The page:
My inner seven-year-old told every single person she saw or spoke to today that she ate dukkah for dinner last night, but she pronounced it “dook-huh” to emphasize the very dookiness of it. My inner sever-year-old, mind you, not me. I am a civilized, professional woman of the age of 30 in sensible Italian boots and a tasteful cashmere sweater would never relish the first reaction of people who heard she ate something foul-sounding for dinner. Nope, not me, not at all.
But I did! Not only did I make some dukkah, I rolled fingers of boneless, skinless chicken thighs in it and served it to others on a platter. And we liked the dukkah because the dukkah is good. And now I have probably said dukkah enough times to drive up my search results for the term, only to offend each and every person who lands here looking for a sensible, respectful discussion of this Egyptian spice blend. My apologies, I’ve been trying to act like a grownup for some time now and I find it exhausting.
I first read about dukkah on 101 Cookbooks last week, and knew immediately that I had to make it as I am a bit of a spice fiend. (Though not really an ouch-my-tongue spice fiend, but that for another discussion.) Sadly, I had few plans for what to do with it once I made it so it sat, uncovered (!) on the stove for a day or two until this kind woman named Erika directed me to a recipe for Chicken Dukkah on Chow. Saved! Now I didn’t even have to go out and research good uses for it. Hooray for lazy!
I used Heidi’s suggested recipe from Dave DeWitt and Nancy Gerlach’s Spicy Food Lover’s Bible for my dukkah crust, but I understand that the combinations are endless. I’d suggest looking through them until you find one with all the flavors you love. Chow’s version of dukkah sounds even simpler and milder.
We skipped the skewers and having no idea what “chicken tenders” were, just sliced some boneless, skinless chicken thighs into three long strips each. I am not a fan, not one bit, of the accompanying balsamic/honey reduction, and its smell reminded me all-too-poignantly of the cranberry port compote I made before Thanksgiving (and dumped, not a spoonful eaten, two weeks later), but I’m sure there are other, perhaps yogurt and garlic-based dipping sauces that could work better. Or you could just eat them without a sauce, as we did. They were very good, and it was great to have something interesting and new in the realm of, well, typically blah and uninspired chicken. (Apologies, but the little cluckers are just not my favorite thing.)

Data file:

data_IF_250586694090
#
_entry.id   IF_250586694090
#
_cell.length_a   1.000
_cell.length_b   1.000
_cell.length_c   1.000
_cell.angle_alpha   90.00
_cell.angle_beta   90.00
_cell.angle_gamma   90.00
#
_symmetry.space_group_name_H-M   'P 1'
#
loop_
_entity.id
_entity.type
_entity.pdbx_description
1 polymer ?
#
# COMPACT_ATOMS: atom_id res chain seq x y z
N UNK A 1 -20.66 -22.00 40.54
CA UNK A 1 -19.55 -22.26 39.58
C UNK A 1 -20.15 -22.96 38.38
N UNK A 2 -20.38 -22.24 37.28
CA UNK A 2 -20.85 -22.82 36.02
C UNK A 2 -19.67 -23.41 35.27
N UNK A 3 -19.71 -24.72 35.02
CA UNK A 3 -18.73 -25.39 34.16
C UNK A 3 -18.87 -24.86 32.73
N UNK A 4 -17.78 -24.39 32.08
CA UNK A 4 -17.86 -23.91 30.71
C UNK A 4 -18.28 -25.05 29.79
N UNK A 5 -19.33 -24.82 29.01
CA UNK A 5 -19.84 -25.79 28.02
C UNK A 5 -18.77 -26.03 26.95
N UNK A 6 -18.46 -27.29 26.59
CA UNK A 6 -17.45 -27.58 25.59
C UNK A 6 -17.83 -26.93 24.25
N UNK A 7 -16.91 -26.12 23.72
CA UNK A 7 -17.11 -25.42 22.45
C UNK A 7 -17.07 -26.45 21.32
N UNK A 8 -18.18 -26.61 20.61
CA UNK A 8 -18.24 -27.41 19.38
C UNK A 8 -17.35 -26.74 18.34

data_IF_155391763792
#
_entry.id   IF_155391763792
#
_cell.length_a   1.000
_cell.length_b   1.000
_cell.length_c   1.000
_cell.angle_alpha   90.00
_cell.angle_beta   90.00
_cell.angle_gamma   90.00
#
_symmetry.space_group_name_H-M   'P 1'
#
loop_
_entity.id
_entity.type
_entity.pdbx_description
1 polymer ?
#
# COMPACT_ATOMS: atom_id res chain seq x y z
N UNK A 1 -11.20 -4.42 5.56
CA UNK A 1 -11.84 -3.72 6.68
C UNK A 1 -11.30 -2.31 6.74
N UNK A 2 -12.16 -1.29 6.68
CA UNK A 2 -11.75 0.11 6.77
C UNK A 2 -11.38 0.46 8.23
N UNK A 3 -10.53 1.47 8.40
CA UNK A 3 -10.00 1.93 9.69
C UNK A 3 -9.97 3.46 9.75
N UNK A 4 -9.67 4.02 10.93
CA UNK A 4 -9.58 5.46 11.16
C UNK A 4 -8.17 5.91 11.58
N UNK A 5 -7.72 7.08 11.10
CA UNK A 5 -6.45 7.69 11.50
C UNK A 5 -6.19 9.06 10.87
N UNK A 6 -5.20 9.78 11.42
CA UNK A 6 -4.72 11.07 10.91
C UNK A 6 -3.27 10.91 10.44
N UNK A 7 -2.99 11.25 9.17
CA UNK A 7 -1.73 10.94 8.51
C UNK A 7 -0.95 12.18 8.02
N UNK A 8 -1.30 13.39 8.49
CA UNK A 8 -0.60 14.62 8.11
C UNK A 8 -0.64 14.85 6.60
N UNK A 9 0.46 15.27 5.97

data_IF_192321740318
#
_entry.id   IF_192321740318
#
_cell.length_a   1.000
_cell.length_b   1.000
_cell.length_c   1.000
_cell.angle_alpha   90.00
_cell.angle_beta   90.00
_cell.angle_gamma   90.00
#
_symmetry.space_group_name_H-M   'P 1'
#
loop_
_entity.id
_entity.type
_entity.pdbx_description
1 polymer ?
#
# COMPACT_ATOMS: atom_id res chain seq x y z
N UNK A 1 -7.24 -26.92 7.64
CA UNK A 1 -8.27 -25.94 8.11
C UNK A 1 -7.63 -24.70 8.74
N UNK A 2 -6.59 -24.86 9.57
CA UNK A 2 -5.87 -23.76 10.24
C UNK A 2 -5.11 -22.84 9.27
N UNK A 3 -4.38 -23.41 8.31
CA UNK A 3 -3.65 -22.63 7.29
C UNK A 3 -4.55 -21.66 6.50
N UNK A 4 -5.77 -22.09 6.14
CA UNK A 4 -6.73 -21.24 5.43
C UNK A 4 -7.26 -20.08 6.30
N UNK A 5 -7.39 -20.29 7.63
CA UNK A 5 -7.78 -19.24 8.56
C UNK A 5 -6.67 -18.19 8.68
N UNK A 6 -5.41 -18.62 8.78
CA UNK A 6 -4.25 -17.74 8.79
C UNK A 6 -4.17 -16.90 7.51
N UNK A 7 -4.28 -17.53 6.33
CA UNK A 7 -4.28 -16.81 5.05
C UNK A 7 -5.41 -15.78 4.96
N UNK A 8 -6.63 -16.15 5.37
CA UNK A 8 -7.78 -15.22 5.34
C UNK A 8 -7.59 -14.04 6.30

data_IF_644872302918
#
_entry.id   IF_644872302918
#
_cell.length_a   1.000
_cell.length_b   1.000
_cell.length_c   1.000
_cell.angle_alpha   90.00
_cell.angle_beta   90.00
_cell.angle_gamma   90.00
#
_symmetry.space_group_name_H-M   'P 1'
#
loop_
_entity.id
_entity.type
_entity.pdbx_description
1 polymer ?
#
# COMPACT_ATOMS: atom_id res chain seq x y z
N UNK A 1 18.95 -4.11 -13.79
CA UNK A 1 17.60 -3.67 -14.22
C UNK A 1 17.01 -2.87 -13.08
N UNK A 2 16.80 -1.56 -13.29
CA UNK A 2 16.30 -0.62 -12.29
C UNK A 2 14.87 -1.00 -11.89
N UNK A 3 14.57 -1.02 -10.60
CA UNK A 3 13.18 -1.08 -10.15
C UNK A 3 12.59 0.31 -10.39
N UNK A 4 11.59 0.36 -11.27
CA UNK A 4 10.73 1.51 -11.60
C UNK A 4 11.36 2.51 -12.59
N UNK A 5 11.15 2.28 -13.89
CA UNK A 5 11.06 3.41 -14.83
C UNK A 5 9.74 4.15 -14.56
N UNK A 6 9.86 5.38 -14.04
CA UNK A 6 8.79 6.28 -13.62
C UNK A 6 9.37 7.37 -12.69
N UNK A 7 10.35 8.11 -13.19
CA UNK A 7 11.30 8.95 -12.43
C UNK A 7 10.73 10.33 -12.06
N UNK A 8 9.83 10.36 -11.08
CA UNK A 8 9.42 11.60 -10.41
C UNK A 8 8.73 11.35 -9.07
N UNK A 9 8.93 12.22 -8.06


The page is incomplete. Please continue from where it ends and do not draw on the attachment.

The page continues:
We had it over impromptu scallion-specked plain couscous and an Epicurious favorite, pan-browned brussel sprouts, though we had to use mini ones as my store was out of the regular ones “until Thursday” giving me a bit of a Soviet Safeway flashback. This is a great brussel dish if you like nothing quivering or soft about your Brussels, they’ve got a good crunch and a deep, caramelized flavor.
Also? Alex just called me a dukkah head. You see? It’s not just me!
Chicken Skewers with Dukkah Crust and Balsamic Reduction
Adapted from Aida Mollenkamp on Chow
For the vinegar-honey sauce:
2/3 cup balsamic vinegar
1/3 cup honey
2 tablespoons Dijon mustard
1/4 cup olive oil
24 chicken tenders, also called chicken tenderloins
1 cup Dukkah
1/4 cup grated Parmigiano-Reggiano cheese (Deb note: I skipped this, as a dinner guest does not mix milk and meat)
For the chicken skewers:
1. 24 metal or bamboo skewers (if using bamboo skewers, soak them in water for 30 minutes before using)
2. Heat oven to 350°F.
3. Combine balsamic vinegar and honey in a small saucepan over medium heat. Simmer until reduced by half, about 10 to 15 minutes. Set aside to cool.
4. In a shallow bowl, combine the mustard and olive oil, and season well with salt and freshly ground black pepper. Toss the chicken in the mustard mixture until well coated.
5. Combine the dukkah and Parmigiano-Reggiano in a wide, shallow dish and mix thoroughly. Roll each tender in the dukkah mix until well coated.
6. Thread a chicken tender on each skewer. Place the chicken skewers on wire cooling racks. Nest each wire rack in a baking sheet and place in the oven. Bake until the meat is firm and the dukkah crust is golden, about 25 to 30 minutes.
7. Serve the skewers with the vinegar-honey sauce.
Pan-Browned Brussel Sprouts
Adapted Gourmet, April 1999
Serves 2 or 3 as a side dish.
1/2 pound Brussels sprouts
2 large garlic cloves
1 1/2 tablespoons unsalted butter
1 tablespoon olive oil
2 tablespoons pine nuts
Trim Brussels sprouts and halve lengthwise. Cut garlic into very thin slices. In a 10-inch heavy skillet (preferably well-seasoned cast iron) melt 1 tablespoon butter with oil over moderate heat and cook garlic, stirring, until pale golden. Transfer garlic with a slotted spoon to a small bowl.
Reduce heat to low and arrange sprouts in skillet, cut sides down, in one layer. Sprinkle sprouts with pine nuts and salt to taste. Cook sprouts, without turning, until crisp-tender and undersides are golden brown, about 15 minutes.
With tongs transfer sprouts to a plate, browned sides up. Add garlic and remaining 1/2 tablespoon butter to skillet and cook over moderate heat, stirring, until pine nuts are more evenly pale golden, about 1 minute. Spoon mixture over sprouts and sprinkle with freshly ground black pepper.